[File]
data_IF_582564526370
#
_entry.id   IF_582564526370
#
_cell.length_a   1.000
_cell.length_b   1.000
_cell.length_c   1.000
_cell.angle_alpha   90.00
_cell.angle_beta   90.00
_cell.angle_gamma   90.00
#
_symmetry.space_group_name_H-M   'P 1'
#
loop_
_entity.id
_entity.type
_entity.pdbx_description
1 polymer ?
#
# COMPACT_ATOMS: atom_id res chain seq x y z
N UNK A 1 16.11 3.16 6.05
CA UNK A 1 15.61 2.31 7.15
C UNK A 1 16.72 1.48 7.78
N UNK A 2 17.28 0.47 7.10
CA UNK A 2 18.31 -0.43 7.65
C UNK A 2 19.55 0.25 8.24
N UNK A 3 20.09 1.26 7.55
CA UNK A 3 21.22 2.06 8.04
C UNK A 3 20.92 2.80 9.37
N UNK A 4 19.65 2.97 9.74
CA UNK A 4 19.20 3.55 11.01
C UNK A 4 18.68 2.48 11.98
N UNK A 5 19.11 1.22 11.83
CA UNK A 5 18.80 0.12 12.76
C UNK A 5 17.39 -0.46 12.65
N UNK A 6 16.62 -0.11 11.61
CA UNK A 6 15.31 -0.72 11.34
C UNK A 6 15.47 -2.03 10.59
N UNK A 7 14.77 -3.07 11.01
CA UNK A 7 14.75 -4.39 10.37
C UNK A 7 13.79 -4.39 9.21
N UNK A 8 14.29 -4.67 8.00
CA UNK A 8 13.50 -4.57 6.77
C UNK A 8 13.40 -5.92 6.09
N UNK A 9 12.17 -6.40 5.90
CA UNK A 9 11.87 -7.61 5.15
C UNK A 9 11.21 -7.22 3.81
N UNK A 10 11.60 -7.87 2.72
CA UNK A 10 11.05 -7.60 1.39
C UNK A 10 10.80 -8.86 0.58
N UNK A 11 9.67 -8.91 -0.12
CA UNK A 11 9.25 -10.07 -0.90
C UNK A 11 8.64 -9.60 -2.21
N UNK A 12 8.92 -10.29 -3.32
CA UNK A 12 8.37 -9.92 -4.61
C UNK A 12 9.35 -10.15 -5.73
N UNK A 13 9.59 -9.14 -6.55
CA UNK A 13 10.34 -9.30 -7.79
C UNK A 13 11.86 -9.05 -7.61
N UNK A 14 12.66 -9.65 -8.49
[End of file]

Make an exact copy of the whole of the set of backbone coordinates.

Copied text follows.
data_IF_582564526370
#
_entry.id   IF_582564526370
#
_cell.length_a   1.000
_cell.length_b   1.000
_cell.length_c   1.000
_cell.angle_alpha   90.00
_cell.angle_beta   90.00
_cell.angle_gamma   90.00
#
_symmetry.space_group_name_H-M   'P 1'
#
loop_
_entity.id
_entity.type
_entity.pdbx_description
1 polymer ?
#
# COMPACT_ATOMS: atom_id res chain seq x y z
N UNK A 1 16.11 3.16 6.05
CA UNK A 1 15.61 2.31 7.15
C UNK A 1 16.72 1.48 7.78
N UNK A 2 17.28 0.47 7.10
CA UNK A 2 18.31 -0.43 7.65
C UNK A 2 19.55 0.25 8.24
N UNK A 3 20.09 1.26 7.55
CA UNK A 3 21.22 2.06 8.04
C UNK A 3 20.92 2.80 9.37
N UNK A 4 19.65 2.97 9.74
CA UNK A 4 19.20 3.55 11.01
C UNK A 4 18.68 2.48 11.98
N UNK A 5 19.11 1.22 11.83
CA UNK A 5 18.80 0.12 12.76
C UNK A 5 17.39 -0.46 12.65
N UNK A 6 16.62 -0.11 11.61
CA UNK A 6 15.31 -0.72 11.34
C UNK A 6 15.47 -2.03 10.59
N UNK A 7 14.77 -3.07 11.01
CA UNK A 7 14.75 -4.39 10.37
C UNK A 7 13.79 -4.39 9.21
N UNK A 8 14.29 -4.67 8.00
CA UNK A 8 13.50 -4.57 6.77
C UNK A 8 13.40 -5.92 6.09
N UNK A 9 12.17 -6.40 5.90
CA UNK A 9 11.87 -7.61 5.15
C UNK A 9 11.21 -7.22 3.81
N UNK A 10 11.60 -7.87 2.72
CA UNK A 10 11.05 -7.60 1.39
C UNK A 10 10.80 -8.86 0.58
N UNK A 11 9.67 -8.91 -0.12
CA UNK A 11 9.25 -10.07 -0.90
C UNK A 11 8.64 -9.60 -2.21
N UNK A 12 8.92 -10.29 -3.32
CA UNK A 12 8.37 -9.92 -4.61
C UNK A 12 9.35 -10.15 -5.73
N UNK A 13 9.59 -9.14 -6.55
CA UNK A 13 10.34 -9.30 -7.79
C UNK A 13 11.86 -9.05 -7.61
N UNK A 14 12.66 -9.65 -8.49